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Gorse & thistle on Tassie's east coast

Published 08 Feb 2018 by Helen Tait

Tasmania’s east coast was hard to beat as a location for a working bee, so maybe our volunteers got more than a little inspiration from the stunning location. Our team of nine volunteers removed over 800 thistle plants and seedlings, hundreds of gorse plants, and helped with erosion control and South Esk Pine monitoring. Volunteer Helen Tait explains how our working bees are not just about hard work.

"Friendly Beaches was a lovely base for a working weekend. The Bush Heritage block there is a charming part of a great locale.

"The walk to work was along the beautiful white, and sometimes squeaky, sands beside turquoise waters and the calming sound of breaking waves. A pair of oyster catchers seemed unfazed and other shore birds delighted us.

"At the lagoon the swans were relaxed while several of the larger ones came forward to check us out and stood by as sentinels. The samphire was very pretty in the inlet near where the woodland came down to the water, and in the corner there we had thistles to keep us enthusiastically engaged for several hours.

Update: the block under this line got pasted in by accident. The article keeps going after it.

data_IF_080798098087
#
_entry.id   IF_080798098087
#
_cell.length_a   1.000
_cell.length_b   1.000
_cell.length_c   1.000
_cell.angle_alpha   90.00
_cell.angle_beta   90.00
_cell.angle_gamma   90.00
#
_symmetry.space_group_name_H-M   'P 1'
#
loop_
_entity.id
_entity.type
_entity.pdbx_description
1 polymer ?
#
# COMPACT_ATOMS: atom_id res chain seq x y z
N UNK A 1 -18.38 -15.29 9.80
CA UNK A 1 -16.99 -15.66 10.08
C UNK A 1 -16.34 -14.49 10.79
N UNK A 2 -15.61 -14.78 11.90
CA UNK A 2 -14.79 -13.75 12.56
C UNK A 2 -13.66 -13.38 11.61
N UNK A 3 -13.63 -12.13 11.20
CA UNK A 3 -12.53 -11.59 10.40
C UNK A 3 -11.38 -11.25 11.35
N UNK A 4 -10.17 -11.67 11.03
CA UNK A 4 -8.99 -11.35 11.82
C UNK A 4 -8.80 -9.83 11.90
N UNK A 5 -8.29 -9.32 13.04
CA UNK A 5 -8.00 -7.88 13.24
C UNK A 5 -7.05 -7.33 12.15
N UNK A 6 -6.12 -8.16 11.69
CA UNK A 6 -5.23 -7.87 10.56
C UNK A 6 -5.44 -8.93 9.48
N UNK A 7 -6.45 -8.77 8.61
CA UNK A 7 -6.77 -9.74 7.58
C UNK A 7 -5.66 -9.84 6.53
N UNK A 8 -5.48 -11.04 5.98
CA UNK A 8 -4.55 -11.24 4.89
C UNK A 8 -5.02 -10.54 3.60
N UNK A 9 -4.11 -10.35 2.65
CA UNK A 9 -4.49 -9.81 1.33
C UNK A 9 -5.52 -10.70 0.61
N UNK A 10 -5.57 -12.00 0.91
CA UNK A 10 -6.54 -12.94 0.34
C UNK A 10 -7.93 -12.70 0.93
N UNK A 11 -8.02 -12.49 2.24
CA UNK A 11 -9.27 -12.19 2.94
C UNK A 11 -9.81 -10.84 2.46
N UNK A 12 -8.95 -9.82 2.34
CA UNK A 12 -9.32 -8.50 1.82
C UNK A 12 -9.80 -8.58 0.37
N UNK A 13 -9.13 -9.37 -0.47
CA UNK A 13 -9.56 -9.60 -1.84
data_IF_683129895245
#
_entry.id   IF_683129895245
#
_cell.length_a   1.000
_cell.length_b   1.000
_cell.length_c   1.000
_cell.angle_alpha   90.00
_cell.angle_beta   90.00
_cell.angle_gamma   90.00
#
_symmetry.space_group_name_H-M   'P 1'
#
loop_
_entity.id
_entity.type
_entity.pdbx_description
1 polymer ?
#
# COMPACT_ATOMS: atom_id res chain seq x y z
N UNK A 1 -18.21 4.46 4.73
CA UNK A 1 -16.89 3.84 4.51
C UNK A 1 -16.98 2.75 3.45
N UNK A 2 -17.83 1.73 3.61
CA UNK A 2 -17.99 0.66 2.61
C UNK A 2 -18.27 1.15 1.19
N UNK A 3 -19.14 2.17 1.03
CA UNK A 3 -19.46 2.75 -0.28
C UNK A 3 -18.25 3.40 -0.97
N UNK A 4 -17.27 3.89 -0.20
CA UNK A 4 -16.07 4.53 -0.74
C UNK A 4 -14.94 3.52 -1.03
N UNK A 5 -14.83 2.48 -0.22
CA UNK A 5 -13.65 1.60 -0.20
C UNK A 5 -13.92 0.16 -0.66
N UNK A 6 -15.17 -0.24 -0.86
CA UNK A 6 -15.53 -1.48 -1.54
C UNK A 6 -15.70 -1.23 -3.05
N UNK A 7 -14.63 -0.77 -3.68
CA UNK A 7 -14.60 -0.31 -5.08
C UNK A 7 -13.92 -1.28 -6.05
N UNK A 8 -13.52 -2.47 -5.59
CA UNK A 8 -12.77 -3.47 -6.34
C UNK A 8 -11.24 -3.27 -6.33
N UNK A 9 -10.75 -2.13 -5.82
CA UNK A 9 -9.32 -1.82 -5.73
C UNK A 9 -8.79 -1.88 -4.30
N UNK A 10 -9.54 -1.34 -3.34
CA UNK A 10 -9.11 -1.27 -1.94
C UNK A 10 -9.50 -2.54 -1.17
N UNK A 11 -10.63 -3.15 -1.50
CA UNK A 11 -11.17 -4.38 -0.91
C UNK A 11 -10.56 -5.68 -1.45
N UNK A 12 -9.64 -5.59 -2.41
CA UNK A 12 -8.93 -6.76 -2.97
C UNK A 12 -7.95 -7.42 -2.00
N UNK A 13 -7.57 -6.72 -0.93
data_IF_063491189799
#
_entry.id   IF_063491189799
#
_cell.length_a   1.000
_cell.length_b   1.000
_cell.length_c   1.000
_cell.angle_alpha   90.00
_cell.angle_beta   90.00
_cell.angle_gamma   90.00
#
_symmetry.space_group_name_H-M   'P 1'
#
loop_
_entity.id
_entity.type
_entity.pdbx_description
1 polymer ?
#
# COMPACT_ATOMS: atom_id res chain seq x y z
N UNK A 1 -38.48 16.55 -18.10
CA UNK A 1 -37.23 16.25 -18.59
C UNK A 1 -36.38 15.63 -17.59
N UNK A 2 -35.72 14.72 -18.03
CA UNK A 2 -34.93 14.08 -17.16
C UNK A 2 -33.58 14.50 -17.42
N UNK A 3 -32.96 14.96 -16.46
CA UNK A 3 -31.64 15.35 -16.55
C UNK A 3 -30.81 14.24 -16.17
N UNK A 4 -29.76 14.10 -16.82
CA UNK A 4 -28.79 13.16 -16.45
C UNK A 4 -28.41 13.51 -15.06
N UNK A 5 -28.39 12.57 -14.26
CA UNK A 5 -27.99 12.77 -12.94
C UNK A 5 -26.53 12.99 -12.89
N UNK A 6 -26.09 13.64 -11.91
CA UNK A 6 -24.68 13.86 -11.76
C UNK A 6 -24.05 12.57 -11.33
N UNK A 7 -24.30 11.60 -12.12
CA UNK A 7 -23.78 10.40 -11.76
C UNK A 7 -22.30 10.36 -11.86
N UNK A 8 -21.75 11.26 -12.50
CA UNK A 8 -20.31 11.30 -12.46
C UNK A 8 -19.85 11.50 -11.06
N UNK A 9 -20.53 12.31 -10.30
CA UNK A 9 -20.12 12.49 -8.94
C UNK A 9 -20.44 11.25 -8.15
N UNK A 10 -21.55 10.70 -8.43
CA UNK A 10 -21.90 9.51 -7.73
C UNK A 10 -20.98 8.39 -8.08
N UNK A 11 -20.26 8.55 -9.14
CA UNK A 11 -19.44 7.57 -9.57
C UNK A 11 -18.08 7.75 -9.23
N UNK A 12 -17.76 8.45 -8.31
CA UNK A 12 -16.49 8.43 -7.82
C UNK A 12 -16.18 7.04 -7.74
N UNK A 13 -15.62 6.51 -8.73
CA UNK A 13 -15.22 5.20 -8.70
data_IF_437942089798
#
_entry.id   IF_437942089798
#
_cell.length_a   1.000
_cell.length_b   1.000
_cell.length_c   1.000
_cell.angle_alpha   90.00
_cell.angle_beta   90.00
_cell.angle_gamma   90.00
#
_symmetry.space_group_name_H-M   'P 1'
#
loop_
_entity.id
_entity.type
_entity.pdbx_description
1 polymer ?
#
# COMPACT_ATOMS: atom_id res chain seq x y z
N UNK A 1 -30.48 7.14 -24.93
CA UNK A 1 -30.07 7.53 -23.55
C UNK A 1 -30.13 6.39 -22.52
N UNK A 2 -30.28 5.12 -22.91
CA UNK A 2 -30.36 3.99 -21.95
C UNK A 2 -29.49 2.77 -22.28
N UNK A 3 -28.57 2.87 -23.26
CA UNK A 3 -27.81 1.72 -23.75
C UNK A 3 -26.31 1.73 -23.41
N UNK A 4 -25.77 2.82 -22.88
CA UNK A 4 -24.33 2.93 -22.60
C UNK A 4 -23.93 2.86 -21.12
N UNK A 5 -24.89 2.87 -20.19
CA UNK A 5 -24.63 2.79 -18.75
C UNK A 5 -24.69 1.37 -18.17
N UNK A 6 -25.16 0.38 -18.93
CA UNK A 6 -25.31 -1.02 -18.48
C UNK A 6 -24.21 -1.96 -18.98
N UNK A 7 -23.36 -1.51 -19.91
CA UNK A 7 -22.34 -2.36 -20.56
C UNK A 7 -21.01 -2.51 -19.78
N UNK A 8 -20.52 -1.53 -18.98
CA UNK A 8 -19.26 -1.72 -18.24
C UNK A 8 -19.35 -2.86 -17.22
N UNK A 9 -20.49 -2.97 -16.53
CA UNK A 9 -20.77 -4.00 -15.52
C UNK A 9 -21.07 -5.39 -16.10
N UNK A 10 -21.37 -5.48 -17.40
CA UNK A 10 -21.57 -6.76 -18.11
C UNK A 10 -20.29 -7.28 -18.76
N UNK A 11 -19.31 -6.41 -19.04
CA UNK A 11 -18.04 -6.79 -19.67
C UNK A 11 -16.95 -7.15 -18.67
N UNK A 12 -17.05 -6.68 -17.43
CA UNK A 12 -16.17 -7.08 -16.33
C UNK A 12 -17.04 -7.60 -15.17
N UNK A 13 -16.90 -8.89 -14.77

"Next day in the South Esk Pine Reserve we made a very good impression on a corner of robust gorse and long into my exhausted sleep that night I was still tackling that tenacious thing!

"I believe that a good weekend was had by all, thanks to Annette Dean’s calm management and the extra interest of having ecologist Matt Appleby along with us.

Volunteers Helen Tait, Tom Sjolund, Peter Eastman and Kim Eastman taking a break from removing gorse at South Esk Pine Reserve. Volunteers Helen Tait, Tom Sjolund, Peter Eastman and Kim Eastman taking a break from removing gorse at South Esk Pine Reserve.

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